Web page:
It's kind of amazing I took this long to watch it, considering how the show rocked my suburban high school world in 1990 and '91 and immediately made me a David Lynch fan. I finally saw it Saturday at the Laurelhurst, which chose TP:FWWM as this week's revival film. (Starting Friday: Stop Making Sense. I haven't seen that yet either.) I think that before, I was daunted by it, or maybe daunted by the mostly poisonous reviews the film got on first release. Or maybe I still felt burned by the "What The WHAT?" quality of the show's finale, back in 1991, and feared getting burned again. So: no viewing for decades, and the closest I came to it in that time was reading the liner notes of my cousin Max's copy of the film soundtrack. (She'd been a similarly big fan of the show.)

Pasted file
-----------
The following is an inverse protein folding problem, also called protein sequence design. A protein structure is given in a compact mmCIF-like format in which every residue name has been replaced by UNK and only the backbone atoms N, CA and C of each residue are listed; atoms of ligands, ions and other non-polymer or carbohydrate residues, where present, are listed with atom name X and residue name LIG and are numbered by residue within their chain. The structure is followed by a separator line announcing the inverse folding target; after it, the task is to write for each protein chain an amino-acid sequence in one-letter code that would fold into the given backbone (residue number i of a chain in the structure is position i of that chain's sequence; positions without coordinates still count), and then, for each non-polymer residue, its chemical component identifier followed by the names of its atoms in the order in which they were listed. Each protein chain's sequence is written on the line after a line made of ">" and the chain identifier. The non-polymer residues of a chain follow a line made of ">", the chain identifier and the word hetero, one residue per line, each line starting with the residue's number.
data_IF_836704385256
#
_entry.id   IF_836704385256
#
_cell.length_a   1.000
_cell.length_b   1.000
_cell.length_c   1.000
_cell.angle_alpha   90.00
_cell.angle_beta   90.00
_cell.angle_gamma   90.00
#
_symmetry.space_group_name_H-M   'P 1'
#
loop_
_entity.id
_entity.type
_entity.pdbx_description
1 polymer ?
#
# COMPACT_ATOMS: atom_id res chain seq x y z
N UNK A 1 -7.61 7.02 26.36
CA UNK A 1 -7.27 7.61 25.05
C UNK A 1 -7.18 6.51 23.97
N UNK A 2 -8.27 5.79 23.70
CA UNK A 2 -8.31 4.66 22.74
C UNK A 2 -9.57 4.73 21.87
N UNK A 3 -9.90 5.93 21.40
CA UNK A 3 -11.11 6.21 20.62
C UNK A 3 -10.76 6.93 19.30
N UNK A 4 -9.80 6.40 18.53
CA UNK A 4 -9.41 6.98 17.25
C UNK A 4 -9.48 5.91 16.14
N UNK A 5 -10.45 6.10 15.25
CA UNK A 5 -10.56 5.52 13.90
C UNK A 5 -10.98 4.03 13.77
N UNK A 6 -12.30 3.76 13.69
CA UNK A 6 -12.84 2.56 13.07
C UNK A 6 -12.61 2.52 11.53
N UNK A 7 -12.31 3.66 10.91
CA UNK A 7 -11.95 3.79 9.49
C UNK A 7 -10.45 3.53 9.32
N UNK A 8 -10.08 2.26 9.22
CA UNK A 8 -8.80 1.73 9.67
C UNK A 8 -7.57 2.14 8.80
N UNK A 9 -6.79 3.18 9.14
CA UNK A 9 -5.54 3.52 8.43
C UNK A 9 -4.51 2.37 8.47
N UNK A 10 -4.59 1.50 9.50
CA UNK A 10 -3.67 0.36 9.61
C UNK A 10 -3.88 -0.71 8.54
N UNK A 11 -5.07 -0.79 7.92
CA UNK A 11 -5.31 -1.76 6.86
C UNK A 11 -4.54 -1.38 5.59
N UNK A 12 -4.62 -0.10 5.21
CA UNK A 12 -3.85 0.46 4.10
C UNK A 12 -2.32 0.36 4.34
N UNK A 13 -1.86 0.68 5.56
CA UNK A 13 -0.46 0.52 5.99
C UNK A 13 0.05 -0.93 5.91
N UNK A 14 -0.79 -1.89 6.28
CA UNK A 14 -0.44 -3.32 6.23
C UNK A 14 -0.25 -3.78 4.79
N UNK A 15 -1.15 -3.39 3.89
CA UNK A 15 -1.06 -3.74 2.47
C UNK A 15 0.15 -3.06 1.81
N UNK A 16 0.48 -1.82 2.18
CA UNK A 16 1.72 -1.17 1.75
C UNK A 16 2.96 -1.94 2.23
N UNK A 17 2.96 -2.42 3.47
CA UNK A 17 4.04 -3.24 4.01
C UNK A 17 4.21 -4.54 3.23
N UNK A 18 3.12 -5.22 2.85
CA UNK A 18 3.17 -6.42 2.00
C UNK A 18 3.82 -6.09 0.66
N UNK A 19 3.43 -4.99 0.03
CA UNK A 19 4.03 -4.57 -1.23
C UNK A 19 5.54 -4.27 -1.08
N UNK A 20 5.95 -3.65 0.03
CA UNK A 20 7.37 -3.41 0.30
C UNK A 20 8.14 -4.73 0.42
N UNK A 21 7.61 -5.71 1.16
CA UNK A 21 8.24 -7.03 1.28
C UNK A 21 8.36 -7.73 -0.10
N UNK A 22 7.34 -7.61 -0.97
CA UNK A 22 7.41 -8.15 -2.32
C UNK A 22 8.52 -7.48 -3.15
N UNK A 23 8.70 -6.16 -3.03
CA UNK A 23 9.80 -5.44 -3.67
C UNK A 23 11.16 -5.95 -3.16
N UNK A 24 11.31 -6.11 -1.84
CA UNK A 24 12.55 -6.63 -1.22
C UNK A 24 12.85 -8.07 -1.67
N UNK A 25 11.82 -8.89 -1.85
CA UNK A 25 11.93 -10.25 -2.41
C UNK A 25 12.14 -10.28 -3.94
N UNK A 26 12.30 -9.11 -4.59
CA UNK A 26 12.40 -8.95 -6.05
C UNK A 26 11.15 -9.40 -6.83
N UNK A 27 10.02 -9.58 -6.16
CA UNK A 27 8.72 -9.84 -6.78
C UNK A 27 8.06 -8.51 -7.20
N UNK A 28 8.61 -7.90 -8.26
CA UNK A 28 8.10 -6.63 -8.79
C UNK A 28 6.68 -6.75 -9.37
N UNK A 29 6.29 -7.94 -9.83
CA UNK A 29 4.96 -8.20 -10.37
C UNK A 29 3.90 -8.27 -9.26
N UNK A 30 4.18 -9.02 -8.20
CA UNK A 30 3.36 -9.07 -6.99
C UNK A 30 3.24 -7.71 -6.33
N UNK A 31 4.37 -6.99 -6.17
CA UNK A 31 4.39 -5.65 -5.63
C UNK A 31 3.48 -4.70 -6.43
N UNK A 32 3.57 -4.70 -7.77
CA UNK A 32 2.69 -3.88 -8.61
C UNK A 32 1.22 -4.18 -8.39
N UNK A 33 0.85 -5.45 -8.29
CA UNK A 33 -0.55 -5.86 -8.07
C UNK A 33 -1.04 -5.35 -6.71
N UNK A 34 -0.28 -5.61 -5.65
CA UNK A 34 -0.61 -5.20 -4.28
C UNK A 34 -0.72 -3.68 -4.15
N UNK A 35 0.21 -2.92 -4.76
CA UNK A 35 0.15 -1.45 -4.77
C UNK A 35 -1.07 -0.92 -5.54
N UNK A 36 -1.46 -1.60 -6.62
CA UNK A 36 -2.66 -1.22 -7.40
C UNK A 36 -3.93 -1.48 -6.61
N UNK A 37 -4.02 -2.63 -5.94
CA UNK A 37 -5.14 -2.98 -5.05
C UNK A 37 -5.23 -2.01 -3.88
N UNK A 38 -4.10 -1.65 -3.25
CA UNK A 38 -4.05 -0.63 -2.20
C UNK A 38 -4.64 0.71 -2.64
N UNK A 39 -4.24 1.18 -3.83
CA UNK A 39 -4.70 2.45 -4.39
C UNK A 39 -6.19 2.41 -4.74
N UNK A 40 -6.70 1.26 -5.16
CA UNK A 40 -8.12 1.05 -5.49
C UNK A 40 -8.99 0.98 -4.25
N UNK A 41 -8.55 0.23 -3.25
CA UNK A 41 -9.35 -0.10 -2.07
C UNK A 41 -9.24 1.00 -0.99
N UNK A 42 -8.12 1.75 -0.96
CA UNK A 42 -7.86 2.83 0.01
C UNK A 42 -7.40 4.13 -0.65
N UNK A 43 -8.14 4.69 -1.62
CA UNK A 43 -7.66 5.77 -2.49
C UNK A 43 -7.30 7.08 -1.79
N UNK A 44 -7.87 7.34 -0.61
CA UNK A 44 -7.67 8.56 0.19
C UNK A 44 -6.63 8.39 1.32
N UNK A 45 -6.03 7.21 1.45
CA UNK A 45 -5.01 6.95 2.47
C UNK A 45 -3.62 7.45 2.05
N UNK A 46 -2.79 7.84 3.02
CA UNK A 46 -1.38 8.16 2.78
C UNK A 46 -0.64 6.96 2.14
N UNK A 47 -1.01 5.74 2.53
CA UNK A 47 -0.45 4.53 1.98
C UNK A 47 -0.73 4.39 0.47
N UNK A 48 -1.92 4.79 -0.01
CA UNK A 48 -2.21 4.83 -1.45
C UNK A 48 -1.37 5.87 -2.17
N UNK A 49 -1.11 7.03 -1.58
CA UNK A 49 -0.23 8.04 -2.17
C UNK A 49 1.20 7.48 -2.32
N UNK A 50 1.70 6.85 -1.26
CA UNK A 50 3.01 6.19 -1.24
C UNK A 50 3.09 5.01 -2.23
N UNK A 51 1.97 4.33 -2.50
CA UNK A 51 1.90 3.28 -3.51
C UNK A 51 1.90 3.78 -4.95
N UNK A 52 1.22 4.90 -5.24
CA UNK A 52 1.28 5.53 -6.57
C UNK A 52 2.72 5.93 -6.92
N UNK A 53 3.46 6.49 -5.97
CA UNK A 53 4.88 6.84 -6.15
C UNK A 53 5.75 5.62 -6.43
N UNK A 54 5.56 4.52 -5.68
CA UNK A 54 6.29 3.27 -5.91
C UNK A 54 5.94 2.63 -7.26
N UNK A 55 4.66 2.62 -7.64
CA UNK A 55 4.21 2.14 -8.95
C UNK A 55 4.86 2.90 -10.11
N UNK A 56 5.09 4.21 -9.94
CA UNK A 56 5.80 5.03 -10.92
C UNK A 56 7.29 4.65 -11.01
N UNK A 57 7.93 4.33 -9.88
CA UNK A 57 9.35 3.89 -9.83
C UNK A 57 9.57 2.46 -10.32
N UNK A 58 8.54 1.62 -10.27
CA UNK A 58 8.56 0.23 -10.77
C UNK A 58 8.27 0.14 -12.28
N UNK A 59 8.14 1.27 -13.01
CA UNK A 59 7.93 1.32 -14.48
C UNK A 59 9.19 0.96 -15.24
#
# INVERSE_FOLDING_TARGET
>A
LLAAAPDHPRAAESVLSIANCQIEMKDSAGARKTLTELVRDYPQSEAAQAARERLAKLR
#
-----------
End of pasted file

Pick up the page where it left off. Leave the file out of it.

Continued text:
And so-far (to me) inexplicableness aside, the film nailed the sadness and moodiness that the show was so good at. You go in knowing it ends with someone likable being murdered, for horrific reasons and in horrific circumstances; the film ends with at most a glimmer of the hope for some sort of justice being reached for Laura Palmer. What remains of her (to get metaphysical) knows there will be that almost-justice. Probably the closest to a happy ending there could honestly be.
David Lynch being David Lynch, he still stuffed the film with the odd, the weird, and the oddly/weirdly funny, though he seemed (to me) to focus this humor in the film's wider story, as the FBI investigates an earlier murder in a different small Washington town. That was probably smart; he was taking Laura's tragedy seriously. One thing in the FBI part which I assumed was a dream sequence was, um, not, so I'm still reacquainting myself with this world and how to watch it. And I want to. High school me fell hard for that show; I'd enjoy feeling something like that again.
Tough, difficult, sad movie. That I have trouble saying more about...for now.